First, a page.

Nothing about this organisation makes sense. It is sitting on #4.4 billion in capital, apart from church properties. This endowment once paid for central administration, cathedrals, bishops, church pensions and 60 per cent of clergy salaries. It now pays for barely an eighth of the salaries and is withdrawing from pension contributions. Vicars must somehow be paid a steady wage from a collapsing income base. Yet under the 1976 Endowments and Glebe Measure, the Church Commissioners seized (some might say stole) all parish assets of land and local endowment and blew it on costs and dud investments.

It beggars belief. Anglican parishes were treated much as the 18th-century Earl-Bishop of Bristol treated his Irish peasants: extortionately. According to figures published this week in Called to Account (Social Affairs Unit), the cost of the Church’s overhead was rising in the 1980s by 10 per cent a year and even in the catastrophic 1990s by 5 per cent a year. By 2000 that cost was #21 million, a figure that now equals the centre’s total contribution to clergy salaries (down from #66 million ten years ago).

With the pews emptying this exploding overhead was reckless. Yet the last Archbishop commissioned the 2001 Hurd Report, which called for yet more bureaucracy. The 43 dioceses and 114 bishops continue to grow, proving the adage that regionalism is the one sure recipe for bureaucratic inflation. The only thing the Church of England can now delegate is debt.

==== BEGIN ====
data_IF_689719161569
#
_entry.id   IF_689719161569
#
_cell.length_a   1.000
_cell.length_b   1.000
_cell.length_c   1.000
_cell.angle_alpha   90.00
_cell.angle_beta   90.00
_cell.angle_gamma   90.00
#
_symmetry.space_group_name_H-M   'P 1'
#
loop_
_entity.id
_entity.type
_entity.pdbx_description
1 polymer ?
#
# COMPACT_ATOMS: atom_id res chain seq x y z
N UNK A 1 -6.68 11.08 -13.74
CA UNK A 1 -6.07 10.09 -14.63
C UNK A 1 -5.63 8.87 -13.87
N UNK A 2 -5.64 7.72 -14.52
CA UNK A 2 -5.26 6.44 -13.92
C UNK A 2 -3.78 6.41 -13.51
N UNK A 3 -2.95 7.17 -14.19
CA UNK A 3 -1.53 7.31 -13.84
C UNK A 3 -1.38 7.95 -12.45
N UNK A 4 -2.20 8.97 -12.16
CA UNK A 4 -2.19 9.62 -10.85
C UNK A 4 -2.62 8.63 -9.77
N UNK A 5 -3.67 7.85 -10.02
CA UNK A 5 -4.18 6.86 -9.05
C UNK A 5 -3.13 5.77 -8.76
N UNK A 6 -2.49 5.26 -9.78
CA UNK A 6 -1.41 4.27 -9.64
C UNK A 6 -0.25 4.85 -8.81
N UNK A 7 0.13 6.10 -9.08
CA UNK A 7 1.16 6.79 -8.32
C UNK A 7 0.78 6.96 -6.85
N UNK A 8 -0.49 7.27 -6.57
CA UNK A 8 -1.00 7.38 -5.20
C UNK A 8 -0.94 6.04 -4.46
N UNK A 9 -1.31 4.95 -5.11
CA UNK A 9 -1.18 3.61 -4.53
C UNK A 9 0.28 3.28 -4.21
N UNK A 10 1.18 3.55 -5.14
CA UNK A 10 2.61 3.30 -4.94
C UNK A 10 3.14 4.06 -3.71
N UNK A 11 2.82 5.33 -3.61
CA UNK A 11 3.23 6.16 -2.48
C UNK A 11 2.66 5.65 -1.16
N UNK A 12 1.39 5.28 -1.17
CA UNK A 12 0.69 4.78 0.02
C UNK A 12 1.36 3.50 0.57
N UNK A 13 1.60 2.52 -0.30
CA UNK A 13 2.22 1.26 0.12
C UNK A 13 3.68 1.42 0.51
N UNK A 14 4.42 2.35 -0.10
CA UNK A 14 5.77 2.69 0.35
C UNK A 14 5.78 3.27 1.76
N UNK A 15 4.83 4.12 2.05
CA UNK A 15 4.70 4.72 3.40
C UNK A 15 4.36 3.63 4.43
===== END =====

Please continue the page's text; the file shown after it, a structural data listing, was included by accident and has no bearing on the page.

Non-Anglicans are said to be out of order in discussing this topic. The Church is a self-financed, private organisation. But it is more than that. The Church of England is a parastatal. It claims constitutional privileges. It has its own “rotten borough” of 26 seats in Parliament. More important, it keeps a huge estate of properties empty, dark and at best underused on key sites in the middle of every town and village. There are 40 empty churches in Suffolk alone. If only as an absentee landlord, the Church’s behaviour is everyone’s concern.

A foreign observer of English Christianity would be astonished at the beauty of its buildings and at the fact that so few Christians use them. Nothing has done so much to destroy a sense of neighbourhood in England as the demise of the parish church as its collective forum, leaving instead a “hole in its heart”.

This is the fault of Anglicans. They have the land, the buildings and the legal status. Their failure to merge with the Methodists, is ridiculous. Their failure to share churches originally designed for Catholic worship with local Catholics is equally self-defeating. Anglicanism seems to want to fail.